Re: [LutheransLookingEast] Re: Incarnation
- Randall Hay wrote:
<<By the way, in my two years at Lutheran seminary I was also taught total depravity. >>
Really? What Lutheran Seminary was that? I'm sure it's not possible that you learned incorrectly?
The Lutheran confessions are quite clear that Original Sin, inherited from Adam, is NOT part of mankind's very essence. Rather, sin is a very deep and thorough corruption of our human nature. No one except Christ Jesus, our Lord, can overcome this corruption for us and save us from it. Because of this sin, *spiritually* we are utterly and completely dead. We cannot make any movement towards Christ by reason or strength or believe in Him apart from the faith creating work of the Holy Spirit. We are like Lazarus, unable to change our *dead* condition of our own volition, reason, or strength, but the Gospel Word calls men to faith and life in Jesus Christ.
This is NOT total depravity. On the doctrines of Original Sin and Justification by faith in Christ alone the Lutheran Church and Her Confession stand alone. To the left and to the right, in every other Christian denomination, you have synergism and Pelagianism (semi, full, or otherwise).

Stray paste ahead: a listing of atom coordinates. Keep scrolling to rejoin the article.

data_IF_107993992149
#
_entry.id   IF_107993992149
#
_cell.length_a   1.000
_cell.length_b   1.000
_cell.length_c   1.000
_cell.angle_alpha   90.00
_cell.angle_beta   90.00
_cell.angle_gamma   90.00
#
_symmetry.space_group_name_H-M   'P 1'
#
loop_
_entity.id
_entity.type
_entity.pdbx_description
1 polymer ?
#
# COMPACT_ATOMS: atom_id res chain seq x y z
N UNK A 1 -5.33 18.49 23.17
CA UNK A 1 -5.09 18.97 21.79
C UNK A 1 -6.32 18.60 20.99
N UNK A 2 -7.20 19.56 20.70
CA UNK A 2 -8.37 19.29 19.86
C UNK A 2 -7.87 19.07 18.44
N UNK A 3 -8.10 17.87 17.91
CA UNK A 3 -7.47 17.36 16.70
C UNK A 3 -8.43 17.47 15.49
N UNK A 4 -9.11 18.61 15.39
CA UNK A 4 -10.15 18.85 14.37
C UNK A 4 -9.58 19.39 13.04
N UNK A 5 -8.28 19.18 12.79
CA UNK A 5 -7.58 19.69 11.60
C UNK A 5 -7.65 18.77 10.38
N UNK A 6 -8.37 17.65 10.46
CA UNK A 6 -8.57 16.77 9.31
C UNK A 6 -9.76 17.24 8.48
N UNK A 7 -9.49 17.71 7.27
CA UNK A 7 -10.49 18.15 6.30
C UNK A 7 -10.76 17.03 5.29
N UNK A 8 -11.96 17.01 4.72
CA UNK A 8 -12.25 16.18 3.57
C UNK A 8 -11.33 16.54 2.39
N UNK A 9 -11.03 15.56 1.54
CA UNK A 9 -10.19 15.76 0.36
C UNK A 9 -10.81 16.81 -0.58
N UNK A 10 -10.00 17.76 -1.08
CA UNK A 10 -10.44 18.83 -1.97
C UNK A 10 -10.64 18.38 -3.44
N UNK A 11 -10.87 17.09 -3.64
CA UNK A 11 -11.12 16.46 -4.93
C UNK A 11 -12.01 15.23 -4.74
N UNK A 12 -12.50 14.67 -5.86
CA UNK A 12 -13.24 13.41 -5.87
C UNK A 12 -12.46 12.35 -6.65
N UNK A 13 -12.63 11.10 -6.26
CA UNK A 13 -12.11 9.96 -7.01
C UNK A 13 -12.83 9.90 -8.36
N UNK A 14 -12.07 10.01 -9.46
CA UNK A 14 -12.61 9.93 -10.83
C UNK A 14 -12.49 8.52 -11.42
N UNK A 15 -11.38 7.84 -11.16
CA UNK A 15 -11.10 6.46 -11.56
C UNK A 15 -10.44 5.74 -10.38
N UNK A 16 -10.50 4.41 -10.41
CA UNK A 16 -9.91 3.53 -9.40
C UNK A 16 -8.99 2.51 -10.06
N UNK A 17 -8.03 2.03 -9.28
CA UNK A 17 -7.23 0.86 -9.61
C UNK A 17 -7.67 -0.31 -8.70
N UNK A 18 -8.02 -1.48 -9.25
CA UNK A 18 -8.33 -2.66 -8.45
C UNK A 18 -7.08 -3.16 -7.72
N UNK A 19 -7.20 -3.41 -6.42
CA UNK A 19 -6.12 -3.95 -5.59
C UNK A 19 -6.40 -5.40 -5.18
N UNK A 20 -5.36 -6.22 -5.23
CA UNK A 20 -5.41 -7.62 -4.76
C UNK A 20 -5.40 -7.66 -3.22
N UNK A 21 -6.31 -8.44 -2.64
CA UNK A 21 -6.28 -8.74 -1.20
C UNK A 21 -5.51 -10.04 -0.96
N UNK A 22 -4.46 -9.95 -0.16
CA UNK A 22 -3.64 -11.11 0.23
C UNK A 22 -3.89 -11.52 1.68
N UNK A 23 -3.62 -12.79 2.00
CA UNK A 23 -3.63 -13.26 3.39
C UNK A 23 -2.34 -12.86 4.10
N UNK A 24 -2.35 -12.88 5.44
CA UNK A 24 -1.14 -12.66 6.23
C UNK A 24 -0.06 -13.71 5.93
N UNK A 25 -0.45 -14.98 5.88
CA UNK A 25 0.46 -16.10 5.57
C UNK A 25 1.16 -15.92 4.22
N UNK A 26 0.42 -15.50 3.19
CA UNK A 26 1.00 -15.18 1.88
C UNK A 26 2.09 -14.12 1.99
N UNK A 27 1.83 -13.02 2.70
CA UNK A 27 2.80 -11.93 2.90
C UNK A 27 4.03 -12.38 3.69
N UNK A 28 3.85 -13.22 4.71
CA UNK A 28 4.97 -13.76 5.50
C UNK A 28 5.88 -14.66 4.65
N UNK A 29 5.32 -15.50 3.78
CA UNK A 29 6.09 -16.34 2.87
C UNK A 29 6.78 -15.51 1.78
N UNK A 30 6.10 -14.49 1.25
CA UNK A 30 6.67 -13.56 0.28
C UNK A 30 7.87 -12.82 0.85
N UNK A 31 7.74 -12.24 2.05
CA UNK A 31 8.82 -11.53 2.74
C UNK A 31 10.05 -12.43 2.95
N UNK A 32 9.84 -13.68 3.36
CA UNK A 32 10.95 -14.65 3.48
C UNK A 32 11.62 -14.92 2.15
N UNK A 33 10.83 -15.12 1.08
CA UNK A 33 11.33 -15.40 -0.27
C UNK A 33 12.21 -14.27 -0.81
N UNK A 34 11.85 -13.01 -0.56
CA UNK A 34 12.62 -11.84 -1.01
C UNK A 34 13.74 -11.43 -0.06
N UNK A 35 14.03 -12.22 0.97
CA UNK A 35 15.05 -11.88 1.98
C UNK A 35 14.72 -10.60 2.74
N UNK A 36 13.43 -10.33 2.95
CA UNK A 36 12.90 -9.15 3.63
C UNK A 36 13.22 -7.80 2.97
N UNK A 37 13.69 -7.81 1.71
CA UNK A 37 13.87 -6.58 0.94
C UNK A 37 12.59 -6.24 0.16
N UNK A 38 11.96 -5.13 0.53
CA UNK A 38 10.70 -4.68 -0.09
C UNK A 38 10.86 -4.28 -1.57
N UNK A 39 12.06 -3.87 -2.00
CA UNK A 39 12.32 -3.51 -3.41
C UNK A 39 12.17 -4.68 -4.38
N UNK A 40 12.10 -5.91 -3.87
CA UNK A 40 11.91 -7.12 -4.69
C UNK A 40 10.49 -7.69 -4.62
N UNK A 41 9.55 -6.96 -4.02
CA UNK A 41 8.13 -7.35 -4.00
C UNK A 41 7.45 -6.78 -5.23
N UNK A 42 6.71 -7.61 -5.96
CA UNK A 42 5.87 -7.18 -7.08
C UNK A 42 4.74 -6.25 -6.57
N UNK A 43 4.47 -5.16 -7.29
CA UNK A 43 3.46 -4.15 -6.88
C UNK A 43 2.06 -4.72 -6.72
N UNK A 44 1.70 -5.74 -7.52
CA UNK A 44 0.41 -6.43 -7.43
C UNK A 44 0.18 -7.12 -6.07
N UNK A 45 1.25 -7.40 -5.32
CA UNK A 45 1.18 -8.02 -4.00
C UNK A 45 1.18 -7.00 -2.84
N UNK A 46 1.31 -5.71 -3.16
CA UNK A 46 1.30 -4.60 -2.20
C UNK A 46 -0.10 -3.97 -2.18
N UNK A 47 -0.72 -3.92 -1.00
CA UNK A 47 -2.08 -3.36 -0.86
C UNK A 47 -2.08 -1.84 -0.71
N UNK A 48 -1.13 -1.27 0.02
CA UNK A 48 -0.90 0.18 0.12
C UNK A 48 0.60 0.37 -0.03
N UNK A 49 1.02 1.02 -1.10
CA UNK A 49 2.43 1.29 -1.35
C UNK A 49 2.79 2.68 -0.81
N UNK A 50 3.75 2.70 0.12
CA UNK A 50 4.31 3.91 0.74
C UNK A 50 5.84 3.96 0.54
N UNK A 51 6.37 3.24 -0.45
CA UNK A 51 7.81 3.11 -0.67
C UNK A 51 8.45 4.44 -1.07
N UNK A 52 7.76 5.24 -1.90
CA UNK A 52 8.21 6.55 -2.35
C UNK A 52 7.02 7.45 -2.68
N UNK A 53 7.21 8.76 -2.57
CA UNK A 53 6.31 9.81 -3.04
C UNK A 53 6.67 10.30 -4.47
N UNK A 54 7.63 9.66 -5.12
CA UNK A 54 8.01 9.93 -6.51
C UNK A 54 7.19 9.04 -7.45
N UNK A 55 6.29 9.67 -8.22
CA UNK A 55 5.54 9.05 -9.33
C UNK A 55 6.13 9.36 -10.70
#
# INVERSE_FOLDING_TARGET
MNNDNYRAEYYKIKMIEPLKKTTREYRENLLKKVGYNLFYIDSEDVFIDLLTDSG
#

What you *learned* in your two years at some Lutheran seminary is hardly representative of orthodox Lutheran doctrine and confession -- and you know it! Please, attack, critique Lutheran doctrine and Confession all you want, but don't, either intentionally or in ignorance, smear and miscast it as some form of the Calvinism it very clearly is NOT.
“He can no longer have God for his Father, who has not
the Church for his mother.” – St. Cyprian of Carthage
“O wondrous mystery! One is the Father of all, one also
the Word of all,and the Holy Spirit is one and the same
everywhere. And there is only one Virgin Mother;I love to
call her the Church.” – St. Clement of Alexandria
Rev. Jon M. Ellingworth
The Lutheran Church of Christ the King
14 Pine Drive Pawling, NY 12564
[Non-text portions of this message have been removed]